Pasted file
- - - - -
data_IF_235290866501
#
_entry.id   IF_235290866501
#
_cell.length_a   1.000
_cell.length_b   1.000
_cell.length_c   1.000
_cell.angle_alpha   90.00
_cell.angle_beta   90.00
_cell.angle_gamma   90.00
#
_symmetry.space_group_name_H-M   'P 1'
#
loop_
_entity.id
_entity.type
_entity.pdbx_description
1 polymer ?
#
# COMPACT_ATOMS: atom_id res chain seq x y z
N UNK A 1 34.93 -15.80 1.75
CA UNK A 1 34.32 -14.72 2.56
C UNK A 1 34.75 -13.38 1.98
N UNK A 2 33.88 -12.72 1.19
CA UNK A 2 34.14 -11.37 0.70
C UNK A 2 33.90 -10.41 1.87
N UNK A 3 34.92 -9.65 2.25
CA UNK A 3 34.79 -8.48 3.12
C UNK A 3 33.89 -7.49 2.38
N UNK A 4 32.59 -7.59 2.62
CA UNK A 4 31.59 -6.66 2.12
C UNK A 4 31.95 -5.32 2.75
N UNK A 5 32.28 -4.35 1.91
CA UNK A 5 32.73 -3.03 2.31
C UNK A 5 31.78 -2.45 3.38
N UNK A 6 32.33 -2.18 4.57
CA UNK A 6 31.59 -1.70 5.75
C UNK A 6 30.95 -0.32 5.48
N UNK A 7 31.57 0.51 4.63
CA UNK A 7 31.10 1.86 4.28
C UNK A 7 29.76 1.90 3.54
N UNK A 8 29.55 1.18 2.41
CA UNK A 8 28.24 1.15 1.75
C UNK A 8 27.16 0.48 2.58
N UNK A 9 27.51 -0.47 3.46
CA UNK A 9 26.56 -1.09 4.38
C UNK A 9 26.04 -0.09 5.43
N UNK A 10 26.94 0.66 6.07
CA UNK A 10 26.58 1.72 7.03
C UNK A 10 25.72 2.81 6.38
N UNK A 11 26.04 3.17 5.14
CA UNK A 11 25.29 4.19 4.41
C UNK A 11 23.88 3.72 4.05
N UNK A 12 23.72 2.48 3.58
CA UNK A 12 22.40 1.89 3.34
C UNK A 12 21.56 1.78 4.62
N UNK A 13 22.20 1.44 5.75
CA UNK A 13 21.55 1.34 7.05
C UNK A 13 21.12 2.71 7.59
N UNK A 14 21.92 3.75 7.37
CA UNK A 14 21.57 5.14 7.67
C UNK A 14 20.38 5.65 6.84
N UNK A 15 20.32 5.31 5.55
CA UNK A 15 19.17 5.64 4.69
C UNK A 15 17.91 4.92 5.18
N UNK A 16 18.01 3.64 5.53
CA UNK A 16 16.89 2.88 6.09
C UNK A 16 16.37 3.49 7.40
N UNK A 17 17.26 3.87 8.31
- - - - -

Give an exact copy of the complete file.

data_IF_235290866501
#
_entry.id   IF_235290866501
#
_cell.length_a   1.000
_cell.length_b   1.000
_cell.length_c   1.000
_cell.angle_alpha   90.00
_cell.angle_beta   90.00
_cell.angle_gamma   90.00
#
_symmetry.space_group_name_H-M   'P 1'
#
loop_
_entity.id
_entity.type
_entity.pdbx_description
1 polymer ?
#
# COMPACT_ATOMS: atom_id res chain seq x y z
N UNK A 1 34.93 -15.80 1.75
CA UNK A 1 34.32 -14.72 2.56
C UNK A 1 34.75 -13.38 1.98
N UNK A 2 33.88 -12.72 1.19
CA UNK A 2 34.14 -11.37 0.70
C UNK A 2 33.90 -10.41 1.87
N UNK A 3 34.92 -9.65 2.25
CA UNK A 3 34.79 -8.48 3.12
C UNK A 3 33.89 -7.49 2.38
N UNK A 4 32.59 -7.59 2.62
CA UNK A 4 31.59 -6.66 2.12
C UNK A 4 31.95 -5.32 2.75
N UNK A 5 32.28 -4.35 1.91
CA UNK A 5 32.73 -3.03 2.31
C UNK A 5 31.78 -2.45 3.38
N UNK A 6 32.33 -2.18 4.57
CA UNK A 6 31.59 -1.70 5.75
C UNK A 6 30.95 -0.32 5.48
N UNK A 7 31.57 0.51 4.63
CA UNK A 7 31.10 1.86 4.28
C UNK A 7 29.76 1.90 3.54
N UNK A 8 29.55 1.18 2.41
CA UNK A 8 28.24 1.15 1.75
C UNK A 8 27.16 0.48 2.58
N UNK A 9 27.51 -0.47 3.46
CA UNK A 9 26.56 -1.09 4.38
C UNK A 9 26.04 -0.09 5.43
N UNK A 10 26.94 0.66 6.07
CA UNK A 10 26.58 1.72 7.03
C UNK A 10 25.72 2.81 6.38
N UNK A 11 26.04 3.17 5.14
CA UNK A 11 25.29 4.19 4.41
C UNK A 11 23.88 3.72 4.05
N UNK A 12 23.72 2.48 3.58
CA UNK A 12 22.40 1.89 3.34
C UNK A 12 21.56 1.78 4.62
N UNK A 13 22.20 1.44 5.75
CA UNK A 13 21.55 1.34 7.05
C UNK A 13 21.12 2.71 7.59
N UNK A 14 21.92 3.75 7.37
CA UNK A 14 21.57 5.14 7.67
C UNK A 14 20.38 5.65 6.84
N UNK A 15 20.32 5.31 5.55
CA UNK A 15 19.17 5.64 4.69
C UNK A 15 17.91 4.92 5.18
N UNK A 16 18.01 3.64 5.53
CA UNK A 16 16.89 2.88 6.09
C UNK A 16 16.37 3.49 7.40
N UNK A 17 17.26 3.87 8.31